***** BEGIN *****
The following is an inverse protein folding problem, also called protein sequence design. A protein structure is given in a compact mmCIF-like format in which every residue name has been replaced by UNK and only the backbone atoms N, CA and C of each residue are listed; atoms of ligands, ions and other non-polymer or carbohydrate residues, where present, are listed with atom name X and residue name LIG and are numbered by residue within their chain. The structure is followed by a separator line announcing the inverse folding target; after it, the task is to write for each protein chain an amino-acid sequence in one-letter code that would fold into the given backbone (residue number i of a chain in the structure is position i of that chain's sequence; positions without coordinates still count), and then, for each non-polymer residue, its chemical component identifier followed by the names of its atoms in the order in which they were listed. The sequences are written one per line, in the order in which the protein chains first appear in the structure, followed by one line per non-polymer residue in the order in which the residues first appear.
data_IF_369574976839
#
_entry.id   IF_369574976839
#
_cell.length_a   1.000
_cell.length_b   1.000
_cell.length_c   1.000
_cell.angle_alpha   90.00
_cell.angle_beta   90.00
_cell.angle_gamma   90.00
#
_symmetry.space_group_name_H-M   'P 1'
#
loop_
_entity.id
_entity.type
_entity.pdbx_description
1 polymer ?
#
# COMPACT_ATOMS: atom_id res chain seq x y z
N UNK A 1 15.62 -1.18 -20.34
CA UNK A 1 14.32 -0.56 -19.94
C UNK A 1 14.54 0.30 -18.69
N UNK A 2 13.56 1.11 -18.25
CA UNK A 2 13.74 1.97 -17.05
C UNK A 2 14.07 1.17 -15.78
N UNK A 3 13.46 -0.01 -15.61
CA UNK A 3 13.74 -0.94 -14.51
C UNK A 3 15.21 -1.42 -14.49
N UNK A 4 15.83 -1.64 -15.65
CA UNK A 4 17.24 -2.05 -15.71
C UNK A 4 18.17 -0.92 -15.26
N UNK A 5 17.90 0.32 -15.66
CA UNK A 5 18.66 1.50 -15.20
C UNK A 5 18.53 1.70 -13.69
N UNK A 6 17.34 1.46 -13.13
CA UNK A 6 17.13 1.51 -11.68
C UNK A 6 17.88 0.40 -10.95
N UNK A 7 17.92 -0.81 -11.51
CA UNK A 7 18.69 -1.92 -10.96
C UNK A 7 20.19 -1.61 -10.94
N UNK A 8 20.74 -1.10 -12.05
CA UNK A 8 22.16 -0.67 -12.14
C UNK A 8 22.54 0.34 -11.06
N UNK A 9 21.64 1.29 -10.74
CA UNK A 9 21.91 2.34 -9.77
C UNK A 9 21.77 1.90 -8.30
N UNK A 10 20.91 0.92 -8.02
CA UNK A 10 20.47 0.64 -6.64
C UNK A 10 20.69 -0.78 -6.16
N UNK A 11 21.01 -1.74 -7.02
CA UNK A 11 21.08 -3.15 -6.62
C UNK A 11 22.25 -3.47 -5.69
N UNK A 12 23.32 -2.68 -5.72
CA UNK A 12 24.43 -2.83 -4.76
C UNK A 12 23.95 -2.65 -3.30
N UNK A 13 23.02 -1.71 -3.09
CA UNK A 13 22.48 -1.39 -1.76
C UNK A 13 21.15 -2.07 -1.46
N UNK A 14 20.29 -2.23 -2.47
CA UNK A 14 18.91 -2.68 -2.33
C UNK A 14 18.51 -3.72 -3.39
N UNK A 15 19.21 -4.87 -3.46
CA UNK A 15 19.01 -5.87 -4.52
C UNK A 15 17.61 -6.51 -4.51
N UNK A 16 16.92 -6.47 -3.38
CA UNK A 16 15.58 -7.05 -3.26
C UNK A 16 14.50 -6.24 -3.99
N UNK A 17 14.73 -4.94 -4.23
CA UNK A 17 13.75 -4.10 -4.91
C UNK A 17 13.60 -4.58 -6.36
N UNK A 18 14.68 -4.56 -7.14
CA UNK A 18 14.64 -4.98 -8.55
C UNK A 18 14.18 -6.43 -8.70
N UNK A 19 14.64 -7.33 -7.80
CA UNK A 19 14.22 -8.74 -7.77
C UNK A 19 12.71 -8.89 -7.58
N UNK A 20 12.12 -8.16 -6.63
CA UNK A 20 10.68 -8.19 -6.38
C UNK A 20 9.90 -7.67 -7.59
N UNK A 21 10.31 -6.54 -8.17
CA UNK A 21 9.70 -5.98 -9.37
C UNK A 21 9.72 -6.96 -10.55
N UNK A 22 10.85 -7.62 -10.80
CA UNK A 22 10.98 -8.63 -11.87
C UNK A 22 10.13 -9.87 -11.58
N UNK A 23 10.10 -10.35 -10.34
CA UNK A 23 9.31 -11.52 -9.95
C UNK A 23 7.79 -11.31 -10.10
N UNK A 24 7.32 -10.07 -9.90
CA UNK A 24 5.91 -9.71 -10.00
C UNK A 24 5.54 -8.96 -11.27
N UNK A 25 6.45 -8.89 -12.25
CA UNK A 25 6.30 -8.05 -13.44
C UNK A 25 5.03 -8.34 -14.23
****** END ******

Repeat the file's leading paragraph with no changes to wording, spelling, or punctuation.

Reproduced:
The following is an inverse protein folding problem, also called protein sequence design. A protein structure is given in a compact mmCIF-like format in which every residue name has been replaced by UNK and only the backbone atoms N, CA and C of each residue are listed; atoms of ligands, ions and other non-polymer or carbohydrate residues, where present, are listed with atom name X and residue name LIG and are numbered by residue within their chain. The structure is followed by a separator line announcing the inverse folding target; after it, the task is to write for each protein chain an amino-acid sequence in one-letter code that would fold into the given backbone (residue number i of a chain in the structure is position i of that chain's sequence; positions without coordinates still count), and then, for each non-polymer residue, its chemical component identifier followed by the names of its atoms in the order in which they were listed. The sequences are written one per line, in the order in which the protein chains first appear in the structure, followed by one line per non-polymer residue in the order in which the residues first appear.